Like it or not, Ferrari will be making a SUV (currently codenamed Purosangue and internally known as the 175), and we’re now getting more information about the upcoming model, which is said to debut in 2022.

According to an Autocar UK report, the SUV is one of 15 new Ferrari models planned, and will be built on a front-mid-engined architecture, which is one of two bespoke platforms in the carmaker’s arsenal – the other being dedicated to mid-engined cars like the F8 Tributo.

Both architectures are capable of accommodating a wide range of setups, be it V6, V8 and V12 engines with or without hybrid systems, a transaxle dual-clutch gearbox, and rear- or all-wheel drive. This flexibility also extends to body styles, wheelbases and seating arrangements (two-, two plus two- and four-seat cabins).

In the case of the Purosangue, Ferrari’s chief technical officer, Michael Leiters, said the SUV will take the shape of a four-seater measuring about five metres long. Other features include a high ground clearance thanks to height-adjustable suspension and an anti-roll system for on-road dynamics.

As for engines, the 4.0 litre twin-turbo V8 hybrid from the SF90 Stradale could be adapted for use in the SUV, although there is also the option of a new turbocharged V6 that Ferrari is currently developing. Given the company’s commitment to the V12, a range-topping option with such an engine is also likely.

“I’m convinced on this car and the technical concept. I think we’ve found a concept and a package which is on one side a real SUV and will convince SUV customers to buy it, but on the other side there’s a huge differentiation of concept to existing SUVs,” said Leiters.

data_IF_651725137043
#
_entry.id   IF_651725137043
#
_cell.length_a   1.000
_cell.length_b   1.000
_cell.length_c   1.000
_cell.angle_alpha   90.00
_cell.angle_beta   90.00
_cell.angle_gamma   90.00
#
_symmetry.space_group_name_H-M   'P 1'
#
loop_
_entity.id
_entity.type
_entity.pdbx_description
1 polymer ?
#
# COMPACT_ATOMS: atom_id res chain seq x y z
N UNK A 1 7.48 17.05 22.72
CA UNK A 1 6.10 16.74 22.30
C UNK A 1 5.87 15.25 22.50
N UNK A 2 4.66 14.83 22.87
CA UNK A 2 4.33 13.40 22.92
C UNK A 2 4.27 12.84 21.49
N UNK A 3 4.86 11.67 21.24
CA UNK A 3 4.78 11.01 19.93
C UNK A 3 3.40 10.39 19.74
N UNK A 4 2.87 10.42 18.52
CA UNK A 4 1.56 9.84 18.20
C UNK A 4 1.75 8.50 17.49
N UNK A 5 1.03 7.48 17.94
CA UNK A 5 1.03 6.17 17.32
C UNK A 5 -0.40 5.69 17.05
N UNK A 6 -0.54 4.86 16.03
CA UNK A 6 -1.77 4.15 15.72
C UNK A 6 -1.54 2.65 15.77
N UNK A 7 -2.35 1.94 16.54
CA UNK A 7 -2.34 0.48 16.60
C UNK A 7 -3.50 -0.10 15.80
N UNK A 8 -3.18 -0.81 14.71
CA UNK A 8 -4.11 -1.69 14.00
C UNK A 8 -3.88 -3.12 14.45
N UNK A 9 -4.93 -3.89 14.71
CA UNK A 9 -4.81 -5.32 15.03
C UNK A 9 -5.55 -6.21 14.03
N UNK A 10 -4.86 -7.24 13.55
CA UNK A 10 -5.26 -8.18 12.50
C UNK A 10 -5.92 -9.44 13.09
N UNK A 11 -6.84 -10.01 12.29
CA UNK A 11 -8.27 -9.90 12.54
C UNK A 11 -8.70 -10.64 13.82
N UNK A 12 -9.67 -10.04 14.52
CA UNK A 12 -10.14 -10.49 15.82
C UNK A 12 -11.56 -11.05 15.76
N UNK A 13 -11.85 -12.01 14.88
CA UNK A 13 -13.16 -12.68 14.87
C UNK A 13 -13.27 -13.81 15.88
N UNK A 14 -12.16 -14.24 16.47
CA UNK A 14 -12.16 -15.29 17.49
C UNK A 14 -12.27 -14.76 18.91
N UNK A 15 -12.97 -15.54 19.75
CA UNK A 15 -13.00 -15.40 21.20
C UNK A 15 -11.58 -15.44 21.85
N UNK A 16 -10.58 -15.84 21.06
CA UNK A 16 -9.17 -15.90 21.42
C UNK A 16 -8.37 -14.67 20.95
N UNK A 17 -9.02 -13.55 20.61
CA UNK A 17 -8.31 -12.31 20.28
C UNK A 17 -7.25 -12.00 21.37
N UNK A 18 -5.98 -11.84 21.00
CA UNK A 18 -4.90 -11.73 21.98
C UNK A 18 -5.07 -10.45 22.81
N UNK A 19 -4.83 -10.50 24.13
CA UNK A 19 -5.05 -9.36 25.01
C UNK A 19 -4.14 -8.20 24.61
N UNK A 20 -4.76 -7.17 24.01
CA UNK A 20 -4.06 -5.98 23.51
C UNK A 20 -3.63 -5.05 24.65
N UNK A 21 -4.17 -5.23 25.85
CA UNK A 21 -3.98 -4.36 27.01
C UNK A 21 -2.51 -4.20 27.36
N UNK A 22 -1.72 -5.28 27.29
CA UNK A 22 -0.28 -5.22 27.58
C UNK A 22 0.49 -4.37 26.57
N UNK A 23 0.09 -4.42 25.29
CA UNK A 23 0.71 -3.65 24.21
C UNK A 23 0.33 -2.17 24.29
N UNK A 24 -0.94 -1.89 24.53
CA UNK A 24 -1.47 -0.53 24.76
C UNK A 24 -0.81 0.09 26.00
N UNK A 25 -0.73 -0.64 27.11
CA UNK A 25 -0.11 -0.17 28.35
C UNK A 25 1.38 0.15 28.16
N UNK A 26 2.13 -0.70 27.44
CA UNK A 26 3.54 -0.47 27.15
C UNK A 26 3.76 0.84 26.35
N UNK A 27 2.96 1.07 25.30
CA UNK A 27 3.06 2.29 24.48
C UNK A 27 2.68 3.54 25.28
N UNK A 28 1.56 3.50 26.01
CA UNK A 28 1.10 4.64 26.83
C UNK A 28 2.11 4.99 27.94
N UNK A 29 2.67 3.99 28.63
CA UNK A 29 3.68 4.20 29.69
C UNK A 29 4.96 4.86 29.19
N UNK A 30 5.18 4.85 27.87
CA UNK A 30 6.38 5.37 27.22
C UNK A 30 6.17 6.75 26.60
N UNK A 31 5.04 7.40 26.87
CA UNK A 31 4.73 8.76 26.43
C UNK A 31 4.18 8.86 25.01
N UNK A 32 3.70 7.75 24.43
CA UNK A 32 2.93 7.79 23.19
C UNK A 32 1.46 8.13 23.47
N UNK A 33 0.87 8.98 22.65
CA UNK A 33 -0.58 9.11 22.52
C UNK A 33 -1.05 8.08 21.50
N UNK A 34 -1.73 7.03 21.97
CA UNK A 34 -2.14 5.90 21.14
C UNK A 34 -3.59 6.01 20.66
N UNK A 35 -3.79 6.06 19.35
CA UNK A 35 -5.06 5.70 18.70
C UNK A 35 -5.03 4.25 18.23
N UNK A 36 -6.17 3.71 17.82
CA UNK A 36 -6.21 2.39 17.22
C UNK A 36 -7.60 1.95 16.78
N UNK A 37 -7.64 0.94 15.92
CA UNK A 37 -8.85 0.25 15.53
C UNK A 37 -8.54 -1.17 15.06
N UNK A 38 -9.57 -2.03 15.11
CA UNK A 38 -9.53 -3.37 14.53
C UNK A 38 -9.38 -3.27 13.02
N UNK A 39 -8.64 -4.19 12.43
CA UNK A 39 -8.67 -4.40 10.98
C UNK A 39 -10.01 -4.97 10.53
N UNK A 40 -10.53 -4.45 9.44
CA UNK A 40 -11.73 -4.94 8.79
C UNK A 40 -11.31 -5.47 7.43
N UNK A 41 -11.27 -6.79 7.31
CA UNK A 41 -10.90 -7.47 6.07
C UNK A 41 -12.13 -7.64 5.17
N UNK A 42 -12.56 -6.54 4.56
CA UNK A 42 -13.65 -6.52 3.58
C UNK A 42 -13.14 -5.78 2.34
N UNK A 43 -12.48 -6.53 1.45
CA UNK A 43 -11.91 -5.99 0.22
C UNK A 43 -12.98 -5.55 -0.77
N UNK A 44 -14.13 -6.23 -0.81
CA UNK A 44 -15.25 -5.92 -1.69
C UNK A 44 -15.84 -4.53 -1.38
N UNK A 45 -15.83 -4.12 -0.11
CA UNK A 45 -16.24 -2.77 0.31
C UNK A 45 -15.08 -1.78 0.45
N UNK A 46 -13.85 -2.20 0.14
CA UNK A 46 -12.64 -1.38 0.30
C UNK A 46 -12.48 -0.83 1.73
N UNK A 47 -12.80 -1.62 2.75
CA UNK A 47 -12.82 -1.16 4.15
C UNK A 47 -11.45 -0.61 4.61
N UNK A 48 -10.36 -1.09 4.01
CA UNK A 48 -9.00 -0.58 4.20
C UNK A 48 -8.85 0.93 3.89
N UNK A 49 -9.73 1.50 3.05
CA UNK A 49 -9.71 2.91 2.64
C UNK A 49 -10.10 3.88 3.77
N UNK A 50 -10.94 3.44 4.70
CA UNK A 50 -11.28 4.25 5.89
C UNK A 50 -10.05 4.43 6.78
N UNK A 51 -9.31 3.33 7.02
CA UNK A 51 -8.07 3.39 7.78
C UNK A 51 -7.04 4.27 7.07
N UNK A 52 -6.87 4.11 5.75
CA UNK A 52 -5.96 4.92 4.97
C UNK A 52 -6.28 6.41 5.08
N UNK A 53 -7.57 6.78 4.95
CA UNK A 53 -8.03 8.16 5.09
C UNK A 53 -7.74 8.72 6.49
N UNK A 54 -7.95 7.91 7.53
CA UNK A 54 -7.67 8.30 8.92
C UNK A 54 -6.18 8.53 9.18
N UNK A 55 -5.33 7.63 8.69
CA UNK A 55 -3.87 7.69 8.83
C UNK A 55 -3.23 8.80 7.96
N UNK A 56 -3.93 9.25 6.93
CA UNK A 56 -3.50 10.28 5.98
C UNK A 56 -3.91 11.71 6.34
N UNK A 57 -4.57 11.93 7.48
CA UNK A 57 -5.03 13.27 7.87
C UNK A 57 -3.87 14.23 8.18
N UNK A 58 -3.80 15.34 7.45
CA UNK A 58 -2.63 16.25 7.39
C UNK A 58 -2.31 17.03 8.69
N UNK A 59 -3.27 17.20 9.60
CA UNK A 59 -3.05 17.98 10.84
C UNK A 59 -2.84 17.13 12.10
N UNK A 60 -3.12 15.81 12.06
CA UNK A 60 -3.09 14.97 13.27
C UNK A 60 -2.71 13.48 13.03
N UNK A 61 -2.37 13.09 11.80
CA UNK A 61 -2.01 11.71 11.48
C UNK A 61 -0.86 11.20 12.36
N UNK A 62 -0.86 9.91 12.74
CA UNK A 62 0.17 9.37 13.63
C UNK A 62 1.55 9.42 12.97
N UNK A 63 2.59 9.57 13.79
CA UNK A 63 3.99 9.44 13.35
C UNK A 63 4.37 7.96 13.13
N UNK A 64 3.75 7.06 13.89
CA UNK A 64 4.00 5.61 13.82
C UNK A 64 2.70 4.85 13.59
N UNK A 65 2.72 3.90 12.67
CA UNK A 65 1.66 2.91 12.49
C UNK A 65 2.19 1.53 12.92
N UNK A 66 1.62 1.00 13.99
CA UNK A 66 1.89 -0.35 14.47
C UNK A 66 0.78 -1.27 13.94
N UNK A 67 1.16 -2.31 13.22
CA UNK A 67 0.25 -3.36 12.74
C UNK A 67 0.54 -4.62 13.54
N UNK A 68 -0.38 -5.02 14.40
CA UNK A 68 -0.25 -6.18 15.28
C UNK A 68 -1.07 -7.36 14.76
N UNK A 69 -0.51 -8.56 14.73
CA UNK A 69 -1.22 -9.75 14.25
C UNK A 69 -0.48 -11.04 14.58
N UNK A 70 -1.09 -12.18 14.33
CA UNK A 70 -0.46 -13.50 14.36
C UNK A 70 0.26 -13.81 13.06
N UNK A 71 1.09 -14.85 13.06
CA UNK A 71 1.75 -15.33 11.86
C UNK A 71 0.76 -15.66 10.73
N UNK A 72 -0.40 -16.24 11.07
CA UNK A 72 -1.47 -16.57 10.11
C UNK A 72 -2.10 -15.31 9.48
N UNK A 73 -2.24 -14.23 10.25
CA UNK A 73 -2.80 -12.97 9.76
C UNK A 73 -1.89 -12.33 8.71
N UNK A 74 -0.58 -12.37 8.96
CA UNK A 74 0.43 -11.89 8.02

There are other challenges beyond just the technical aspects of what will be a controversial model for Ferrari, with Leiters saying, “with space, how can we ensure that there is the right easy, ergonomic comfort on board? How to combine the sporty layout with a more comfort-orientated design? What to do with HMI? Our HMI is driver-orientated, but how can it be more democratic? What are the comfort features? What is a Ferrari’s pure DNA on a car for comfort?”

“It’s a challenge, an opportunity and fun. I like it very much. Some concepts are close together, but with cars like 175, one thing we want to do is structure the product range and have something different,” he added.

Ferrari’s chief design officer, Flavio Manzoni, also commented that the company’s designers have been working with engineers from the start of the project to ensure minimal compromises are made.

“You start defining the design of the car in the first steps. In that defining phase we work with the engineers. We can determine the proportions and the dimensions to have a very good base to work from,” said Manzoni.

“That’s the case for the SUV as well. Many SUVs are derivatives of other cars. Designers have many constraints due to the technical base. In our case, it’s no compromise. If we don’t start together with engineers, defining together with the package, it’s a problem. I praise a lot of the collaborations when we start a new project,” he added.

It’ll be interesting when Ferrari releases its first SUV, which will have no shortage of competition with the likes of the Aston Martin DBX, Bentley Bentayga, Lamborghini Urus, Porsche Cayenne and Rolls-Royce Cullinan.